Results 1 to 11 of 11
Like Tree1Thanks
  • 1 Post By skeeter

Math Help - Equation of axis of a periodic function!

  1. #1
    Super Member sakonpure6's Avatar
    Joined
    Sep 2012
    From
    Canada
    Posts
    504
    Thanks
    41

    Equation of axis of a periodic function!

    I am confused on how to find it. Is it the amplitude of the periodic function or what?

    For instance i have a periodic function that is 6m between two points so amplitude = 3 and does that mean the equation of axis is y=3 ?

    any help is appreciated! and thanks in advance!
    Last edited by skeeter; November 28th 2012 at 04:04 PM.
    Follow Math Help Forum on Facebook and Google+

  2. #2
    MHF Contributor
    skeeter's Avatar
    Joined
    Jun 2008
    From
    North Texas
    Posts
    12,125
    Thanks
    1009

    Re: Equation of axis of a periodic function!

    what is the function, specifically?
    Follow Math Help Forum on Facebook and Google+

  3. #3
    Super Member sakonpure6's Avatar
    Joined
    Sep 2012
    From
    Canada
    Posts
    504
    Thanks
    41

    Re: Equation of axis of a periodic function!

    sin function for instance
    Follow Math Help Forum on Facebook and Google+

  4. #4
    MHF Contributor
    skeeter's Avatar
    Joined
    Jun 2008
    From
    North Texas
    Posts
    12,125
    Thanks
    1009

    Re: Equation of axis of a periodic function!

    depends on the vertical shift
    Follow Math Help Forum on Facebook and Google+

  5. #5
    Super Member sakonpure6's Avatar
    Joined
    Sep 2012
    From
    Canada
    Posts
    504
    Thanks
    41

    Re: Equation of axis of a periodic function!

    Quote Originally Posted by skeeter View Post
    depends on the vertical shift
    the function starts at 1 goes up to 7 and back down to 1 in 8 seconds
    Follow Math Help Forum on Facebook and Google+

  6. #6
    MHF Contributor
    skeeter's Avatar
    Joined
    Jun 2008
    From
    North Texas
    Posts
    12,125
    Thanks
    1009

    Re: Equation of axis of a periodic function!

    I would imagine the axis of a periodic function (never heard it called this before) is the same as the midline ... y = 4 in the case you provided.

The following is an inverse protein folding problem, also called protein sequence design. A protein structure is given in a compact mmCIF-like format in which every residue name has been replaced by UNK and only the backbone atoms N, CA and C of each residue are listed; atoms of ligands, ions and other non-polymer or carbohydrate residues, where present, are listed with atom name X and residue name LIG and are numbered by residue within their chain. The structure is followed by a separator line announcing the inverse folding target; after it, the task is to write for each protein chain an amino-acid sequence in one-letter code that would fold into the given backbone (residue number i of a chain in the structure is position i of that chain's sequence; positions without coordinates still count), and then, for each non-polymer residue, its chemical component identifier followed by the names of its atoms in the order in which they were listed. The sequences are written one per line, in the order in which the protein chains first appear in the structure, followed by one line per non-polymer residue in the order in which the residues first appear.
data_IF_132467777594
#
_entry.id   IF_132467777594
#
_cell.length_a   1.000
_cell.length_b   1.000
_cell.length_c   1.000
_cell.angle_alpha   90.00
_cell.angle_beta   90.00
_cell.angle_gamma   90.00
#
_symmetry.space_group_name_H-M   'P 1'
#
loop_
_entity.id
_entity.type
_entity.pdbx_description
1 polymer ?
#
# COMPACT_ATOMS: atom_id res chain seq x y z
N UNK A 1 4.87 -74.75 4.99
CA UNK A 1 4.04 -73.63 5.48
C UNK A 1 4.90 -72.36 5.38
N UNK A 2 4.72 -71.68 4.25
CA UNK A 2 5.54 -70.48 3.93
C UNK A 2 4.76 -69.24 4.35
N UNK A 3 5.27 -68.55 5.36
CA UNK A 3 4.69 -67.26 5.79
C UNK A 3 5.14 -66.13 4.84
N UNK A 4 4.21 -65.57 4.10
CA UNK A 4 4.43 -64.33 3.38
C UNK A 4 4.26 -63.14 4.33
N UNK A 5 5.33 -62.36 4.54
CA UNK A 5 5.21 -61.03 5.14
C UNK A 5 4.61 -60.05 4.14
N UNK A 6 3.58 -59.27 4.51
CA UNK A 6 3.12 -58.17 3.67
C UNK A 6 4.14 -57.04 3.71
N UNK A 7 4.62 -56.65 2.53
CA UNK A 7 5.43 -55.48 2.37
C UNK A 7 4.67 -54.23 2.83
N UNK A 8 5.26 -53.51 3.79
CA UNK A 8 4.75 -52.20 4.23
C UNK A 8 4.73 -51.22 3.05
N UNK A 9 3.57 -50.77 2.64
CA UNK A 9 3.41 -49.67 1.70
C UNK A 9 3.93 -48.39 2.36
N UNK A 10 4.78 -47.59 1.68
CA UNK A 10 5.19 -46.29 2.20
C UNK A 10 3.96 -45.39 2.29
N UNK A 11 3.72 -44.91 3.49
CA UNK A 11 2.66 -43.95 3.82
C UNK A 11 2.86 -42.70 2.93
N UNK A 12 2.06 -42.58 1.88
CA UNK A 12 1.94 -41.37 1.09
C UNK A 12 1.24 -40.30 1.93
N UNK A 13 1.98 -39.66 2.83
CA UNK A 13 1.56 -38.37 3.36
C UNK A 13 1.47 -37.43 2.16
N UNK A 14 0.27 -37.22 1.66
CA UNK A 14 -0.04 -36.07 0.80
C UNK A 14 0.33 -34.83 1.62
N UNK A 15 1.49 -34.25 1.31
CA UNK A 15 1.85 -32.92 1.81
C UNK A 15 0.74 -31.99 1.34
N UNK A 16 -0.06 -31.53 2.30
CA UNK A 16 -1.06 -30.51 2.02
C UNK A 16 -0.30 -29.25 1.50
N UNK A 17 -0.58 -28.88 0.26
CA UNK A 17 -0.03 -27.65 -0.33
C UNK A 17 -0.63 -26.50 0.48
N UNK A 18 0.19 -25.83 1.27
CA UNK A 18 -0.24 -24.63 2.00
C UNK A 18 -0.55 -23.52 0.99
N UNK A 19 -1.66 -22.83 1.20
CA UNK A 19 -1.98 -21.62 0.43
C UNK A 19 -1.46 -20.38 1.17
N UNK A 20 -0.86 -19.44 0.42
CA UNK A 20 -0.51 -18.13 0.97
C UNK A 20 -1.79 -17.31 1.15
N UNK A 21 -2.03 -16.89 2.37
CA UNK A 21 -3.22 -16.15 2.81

Follow Math Help Forum on Facebook and Google+

  7. #7
    Super Member sakonpure6's Avatar
    Joined
    Sep 2012
    From
    Canada
    Posts
    504
    Thanks
    41

    Re: Equation of axis of a periodic function!

    how did u calculate y=4, because i got y=3 ( same as the amplitude? )
    Follow Math Help Forum on Facebook and Google+

  8. #8
    MHF Contributor
    skeeter's Avatar
    Joined
    Jun 2008
    From
    North Texas
    Posts
    12,125
    Thanks
    1009

    Re: Equation of axis of a periodic function!

    what value is halfway between y = 7 (max) and y = 1 (min) ?
    Follow Math Help Forum on Facebook and Google+

  9. #9
    Super Member sakonpure6's Avatar
    Joined
    Sep 2012
    From
    Canada
    Posts
    504
    Thanks
    41

    Re: Equation of axis of a periodic function!

    3
    Follow Math Help Forum on Facebook and Google+

  10. #10
    MHF Contributor
    skeeter's Avatar
    Joined
    Jun 2008
    From
    North Texas
    Posts
    12,125
    Thanks
    1009

    Re: Equation of axis of a periodic function!

    how far is 3 from 7?

    how far is 3 from 1?

    are they equal?
    Thanks from sakonpure6
    Follow Math Help Forum on Facebook and Google+

  11. #11
    Super Member sakonpure6's Avatar
    Joined
    Sep 2012
    From
    Canada
    Posts
    504
    Thanks
    41

    Re: Equation of axis of a periodic function!

    oh okay thank you!
    Follow Math Help Forum on Facebook and Google+

Similar Math Help Forum Discussions

  1. Replies: 2
    Last Post: July 2nd 2012, 12:40 PM
  2. Replies: 7
    Last Post: May 13th 2012, 12:37 AM
  3. Replies: 0
    Last Post: September 12th 2010, 01:51 PM
  4. Replies: 7
    Last Post: March 6th 2010, 08:07 AM
  5. Average Value Function and Equivalent Periodic Function
    Posted in the Advanced Applied Math Forum
    Replies: 1
    Last Post: February 14th 2010, 04:31 AM

/mathhelpforum @mathhelpforum